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I am looking for a small list of Latin, Greek, or French words which would be most concise and descriptive of the qualities and functions of a pager-like device. The technical description of the device, as it might appear in a patent would be: "A portable, wireless, and paperless device for conveniently creating, holding, transmitting, and receiving, and displaying telegraph communications via the BAUDOT code."

My world deviates from earth in 1891 but evolves a parallel technology. The society has these portable messaging devices similar to pagers (enhanced character sets and longer messages - 2,048 character limit and 'ASCII art' equivalent). The etymology cannot derive from modern concepts such as "radio" or "cellular telephone" because there is no Marconi (no word 'radio'), no Tesla, but they had both telegraph and wired telephones. The word 'wireless' was very popular - the hallmark achievements of both Marconi and Tesla.

The list will be used to evolve a colloquial in-world name for the device in the way the natural course of linguistics evolved our "TV"—from "Television," which evolved from the "Electric Telescope" (from the Greek tēle = far and Latin * vidēre = to see*).

I only know a couple root words, such as the already mentioned "far", "gramma" for something written, and the French suffix "-ette" which commonly etymologizes small or portable things.

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  • $\begingroup$ I hadn't thought of "script" or "write" - all this needs is the concepts of portable and wireless to differentiate them from a plug-in terminal. Good ideas, thanks $\endgroup$
    – Vogon Poet
    Feb 13, 2022 at 19:49
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    $\begingroup$ I've voted to close as opinion-based as they are off-topic as per this meta post. $\endgroup$ Feb 13, 2022 at 20:07
  • $\begingroup$ Probably not, unless you're asking about the etymology of an existing name that you've already come up with. You might try the main chat room, soliciting passers-by for ideas. Many will be pleased to help. (Insta-chat or IC for short is my two-penneth worth). $\endgroup$ Feb 13, 2022 at 20:21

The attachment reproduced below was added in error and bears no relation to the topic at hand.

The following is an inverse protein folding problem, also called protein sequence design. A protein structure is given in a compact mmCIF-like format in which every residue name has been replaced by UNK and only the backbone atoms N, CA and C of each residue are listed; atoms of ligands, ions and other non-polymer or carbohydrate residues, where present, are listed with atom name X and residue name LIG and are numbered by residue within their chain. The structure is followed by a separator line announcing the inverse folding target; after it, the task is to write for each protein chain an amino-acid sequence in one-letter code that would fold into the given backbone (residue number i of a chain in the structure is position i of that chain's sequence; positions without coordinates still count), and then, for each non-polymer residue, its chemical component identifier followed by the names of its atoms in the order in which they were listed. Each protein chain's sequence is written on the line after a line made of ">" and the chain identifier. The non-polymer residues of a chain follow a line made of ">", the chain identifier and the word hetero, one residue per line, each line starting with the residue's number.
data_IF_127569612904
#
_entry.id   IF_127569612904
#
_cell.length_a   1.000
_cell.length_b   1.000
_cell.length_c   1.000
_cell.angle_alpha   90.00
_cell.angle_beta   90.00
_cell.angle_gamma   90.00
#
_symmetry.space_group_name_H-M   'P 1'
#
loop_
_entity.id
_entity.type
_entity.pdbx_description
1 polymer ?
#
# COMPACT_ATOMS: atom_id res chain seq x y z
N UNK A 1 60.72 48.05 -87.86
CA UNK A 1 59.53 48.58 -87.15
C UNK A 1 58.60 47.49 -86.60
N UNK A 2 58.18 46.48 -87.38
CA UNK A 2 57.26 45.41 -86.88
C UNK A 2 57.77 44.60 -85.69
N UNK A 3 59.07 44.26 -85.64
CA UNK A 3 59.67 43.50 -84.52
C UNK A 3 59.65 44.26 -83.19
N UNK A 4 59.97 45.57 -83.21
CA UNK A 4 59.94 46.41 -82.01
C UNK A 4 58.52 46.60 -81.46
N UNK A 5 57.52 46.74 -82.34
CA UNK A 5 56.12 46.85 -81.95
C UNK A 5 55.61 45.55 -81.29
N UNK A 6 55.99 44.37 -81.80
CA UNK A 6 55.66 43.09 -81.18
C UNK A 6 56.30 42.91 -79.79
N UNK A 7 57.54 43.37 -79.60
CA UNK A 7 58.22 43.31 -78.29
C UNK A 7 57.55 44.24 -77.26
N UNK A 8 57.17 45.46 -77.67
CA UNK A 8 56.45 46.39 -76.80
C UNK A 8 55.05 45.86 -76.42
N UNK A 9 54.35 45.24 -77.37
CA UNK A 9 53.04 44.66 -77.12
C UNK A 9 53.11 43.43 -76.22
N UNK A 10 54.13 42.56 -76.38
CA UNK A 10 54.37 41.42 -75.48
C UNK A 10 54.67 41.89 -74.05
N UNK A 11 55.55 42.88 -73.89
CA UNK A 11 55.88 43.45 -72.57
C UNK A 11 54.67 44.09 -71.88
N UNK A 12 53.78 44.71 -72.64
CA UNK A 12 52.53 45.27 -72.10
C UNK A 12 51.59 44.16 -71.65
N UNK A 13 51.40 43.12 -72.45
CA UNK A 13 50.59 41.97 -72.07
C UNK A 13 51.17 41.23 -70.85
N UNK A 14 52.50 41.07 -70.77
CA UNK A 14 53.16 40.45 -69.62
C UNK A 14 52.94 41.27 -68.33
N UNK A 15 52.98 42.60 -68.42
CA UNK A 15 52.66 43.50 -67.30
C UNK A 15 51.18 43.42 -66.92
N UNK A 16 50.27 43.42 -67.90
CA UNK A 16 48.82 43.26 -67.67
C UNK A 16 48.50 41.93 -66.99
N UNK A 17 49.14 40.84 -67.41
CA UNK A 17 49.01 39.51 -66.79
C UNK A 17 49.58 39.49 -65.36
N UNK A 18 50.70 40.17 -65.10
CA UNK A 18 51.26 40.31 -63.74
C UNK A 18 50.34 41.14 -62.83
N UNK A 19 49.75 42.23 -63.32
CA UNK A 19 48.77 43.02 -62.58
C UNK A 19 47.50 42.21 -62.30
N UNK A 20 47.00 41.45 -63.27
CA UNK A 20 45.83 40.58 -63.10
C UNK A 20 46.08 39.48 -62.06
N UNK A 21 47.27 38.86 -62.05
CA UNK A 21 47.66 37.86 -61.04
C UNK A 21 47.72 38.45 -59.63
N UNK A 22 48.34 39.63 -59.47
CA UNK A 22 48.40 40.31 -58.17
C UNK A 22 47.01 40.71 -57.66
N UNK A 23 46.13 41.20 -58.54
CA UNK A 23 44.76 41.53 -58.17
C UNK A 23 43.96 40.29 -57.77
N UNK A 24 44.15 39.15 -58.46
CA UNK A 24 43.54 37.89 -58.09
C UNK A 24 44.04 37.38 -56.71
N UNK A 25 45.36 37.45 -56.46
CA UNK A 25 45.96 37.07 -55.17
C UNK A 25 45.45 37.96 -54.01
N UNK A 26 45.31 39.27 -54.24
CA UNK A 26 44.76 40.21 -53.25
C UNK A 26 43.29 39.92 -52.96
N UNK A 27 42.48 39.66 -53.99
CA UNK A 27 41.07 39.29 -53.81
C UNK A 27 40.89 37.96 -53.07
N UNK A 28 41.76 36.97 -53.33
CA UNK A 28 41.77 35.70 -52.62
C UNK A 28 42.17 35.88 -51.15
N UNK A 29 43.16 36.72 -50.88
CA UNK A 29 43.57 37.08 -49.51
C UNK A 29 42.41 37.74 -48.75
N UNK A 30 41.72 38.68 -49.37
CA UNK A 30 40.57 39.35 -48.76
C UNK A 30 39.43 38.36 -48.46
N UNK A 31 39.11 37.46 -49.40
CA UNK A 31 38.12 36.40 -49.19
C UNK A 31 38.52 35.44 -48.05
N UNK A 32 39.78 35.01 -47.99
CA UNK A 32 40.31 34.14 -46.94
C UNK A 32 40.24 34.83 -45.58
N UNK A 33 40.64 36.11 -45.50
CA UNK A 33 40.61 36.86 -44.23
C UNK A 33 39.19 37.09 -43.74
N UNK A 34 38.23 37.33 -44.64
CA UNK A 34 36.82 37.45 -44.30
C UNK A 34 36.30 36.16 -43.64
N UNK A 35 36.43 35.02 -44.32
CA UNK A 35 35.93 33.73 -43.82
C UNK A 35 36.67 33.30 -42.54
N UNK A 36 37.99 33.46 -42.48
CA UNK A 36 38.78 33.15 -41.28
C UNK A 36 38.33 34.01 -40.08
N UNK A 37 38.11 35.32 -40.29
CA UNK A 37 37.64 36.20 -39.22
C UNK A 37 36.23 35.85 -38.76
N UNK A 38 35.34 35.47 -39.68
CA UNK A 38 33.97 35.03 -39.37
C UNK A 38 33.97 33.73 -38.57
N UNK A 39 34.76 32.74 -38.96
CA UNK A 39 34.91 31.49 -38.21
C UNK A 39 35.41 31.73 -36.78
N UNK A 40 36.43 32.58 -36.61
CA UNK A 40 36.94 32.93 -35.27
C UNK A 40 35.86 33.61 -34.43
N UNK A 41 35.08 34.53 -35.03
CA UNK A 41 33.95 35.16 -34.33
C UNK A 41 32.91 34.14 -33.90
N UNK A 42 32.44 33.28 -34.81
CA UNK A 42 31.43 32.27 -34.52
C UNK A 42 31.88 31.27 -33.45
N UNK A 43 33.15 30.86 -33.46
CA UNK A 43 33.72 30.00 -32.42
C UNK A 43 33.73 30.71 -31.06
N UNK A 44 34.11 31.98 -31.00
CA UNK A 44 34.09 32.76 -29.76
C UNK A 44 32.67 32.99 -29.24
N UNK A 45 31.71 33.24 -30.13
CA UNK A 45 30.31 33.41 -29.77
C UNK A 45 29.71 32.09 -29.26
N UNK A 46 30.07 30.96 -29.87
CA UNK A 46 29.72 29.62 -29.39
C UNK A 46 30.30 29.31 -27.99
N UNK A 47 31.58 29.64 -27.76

• $\begingroup$ It's on the fringe of being opinion-based, but looking closely there are enough constraints for this to not be, at least not to have an infinite quantity of answers (a common criteria for being opinion-based). Besides, you're looking not for a name, but for words particules, prefixes and suffixes, a subtle difference which means that the creative process of choosing (->opinions) the final name is not on us : In other words, we give the best tools, you craft your own name 🦋. I think people now know if I voted to reopen :p. $\endgroup$ Feb 14, 2022 at 14:55
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    $\begingroup$ (1) The word television does not come from **electric telescope. (2) Marconi was not the first to use the word radio to refer to communication by Hertzian waves. $\endgroup$
    – AlexP
    Feb 14, 2022 at 21:54

7 Answers 7

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Living in France, I'll focus a lot more on the French part. Also, since reading is as much as important as hearing, I'll give some insights at how about it should sound (though the link provided also give audio records).

Then, I'll mark all pure French words in italic, well pure relatively to the topic. Parts that can be used relatively easily as word ends will start with "-" and ones as starter/prefixes will end with the same "-".

Finally, know that most word combinations are already used, so you'll have to do with it ^^'. Indeed, writing was -and is still, look at me writing :p - very important, so all sorts of words related to this has been made at some point and there's few to explore now.

French word particles for writing

-script

It is a simple as it sounds, the definition and way it is pronounced is about the same as in English. You can very easily prefix it, too : description, inscription, but more interestingly téléscripteurs. Those last ones were actually used for machines to communicate over long distances. It is not told or written anymore nowadays so it'll surely sounds old timey, especially to young people.

-impression

It's the French for "printing", sounds a bit like "impress" mixed with the end of "atten-tion".

You can make it a "maker" of prints by replacing it with imprimeur, like téléimprimeur. Imprimeur is more old style, as today it defines the companies that print in large quantities documents such as newspapers. A variant of imprimeur is imprimerie, it has mostly the same meaning.